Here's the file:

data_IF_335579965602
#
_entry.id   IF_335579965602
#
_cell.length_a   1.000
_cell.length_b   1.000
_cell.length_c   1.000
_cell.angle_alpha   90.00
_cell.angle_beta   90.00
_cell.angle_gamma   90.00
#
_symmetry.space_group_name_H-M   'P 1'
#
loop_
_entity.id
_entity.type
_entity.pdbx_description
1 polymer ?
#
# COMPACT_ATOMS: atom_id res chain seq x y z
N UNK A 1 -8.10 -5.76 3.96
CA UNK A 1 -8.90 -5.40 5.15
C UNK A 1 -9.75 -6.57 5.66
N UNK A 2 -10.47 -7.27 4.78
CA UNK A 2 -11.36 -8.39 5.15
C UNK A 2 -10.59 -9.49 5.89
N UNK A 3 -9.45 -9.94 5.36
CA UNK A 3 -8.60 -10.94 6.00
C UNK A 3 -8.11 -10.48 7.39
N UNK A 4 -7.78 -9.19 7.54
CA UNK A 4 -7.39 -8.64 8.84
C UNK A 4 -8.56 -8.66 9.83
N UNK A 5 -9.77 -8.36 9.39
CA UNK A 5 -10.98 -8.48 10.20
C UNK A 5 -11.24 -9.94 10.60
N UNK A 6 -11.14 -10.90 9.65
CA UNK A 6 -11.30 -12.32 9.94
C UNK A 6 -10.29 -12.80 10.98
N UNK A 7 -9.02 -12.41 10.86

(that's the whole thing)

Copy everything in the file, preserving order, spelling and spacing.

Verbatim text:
data_IF_335579965602
#
_entry.id   IF_335579965602
#
_cell.length_a   1.000
_cell.length_b   1.000
_cell.length_c   1.000
_cell.angle_alpha   90.00
_cell.angle_beta   90.00
_cell.angle_gamma   90.00
#
_symmetry.space_group_name_H-M   'P 1'
#
loop_
_entity.id
_entity.type
_entity.pdbx_description
1 polymer ?
#
# COMPACT_ATOMS: atom_id res chain seq x y z
N UNK A 1 -8.10 -5.76 3.96
CA UNK A 1 -8.90 -5.40 5.15
C UNK A 1 -9.75 -6.57 5.66
N UNK A 2 -10.47 -7.27 4.78
CA UNK A 2 -11.36 -8.39 5.15
C UNK A 2 -10.59 -9.49 5.89
N UNK A 3 -9.45 -9.94 5.36
CA UNK A 3 -8.60 -10.94 6.00
C UNK A 3 -8.11 -10.48 7.39
N UNK A 4 -7.78 -9.19 7.54
CA UNK A 4 -7.39 -8.64 8.84
C UNK A 4 -8.56 -8.66 9.83
N UNK A 5 -9.77 -8.36 9.39
CA UNK A 5 -10.98 -8.48 10.20
C UNK A 5 -11.24 -9.94 10.60
N UNK A 6 -11.14 -10.90 9.65
CA UNK A 6 -11.30 -12.32 9.94
C UNK A 6 -10.29 -12.80 10.98
N UNK A 7 -9.02 -12.41 10.86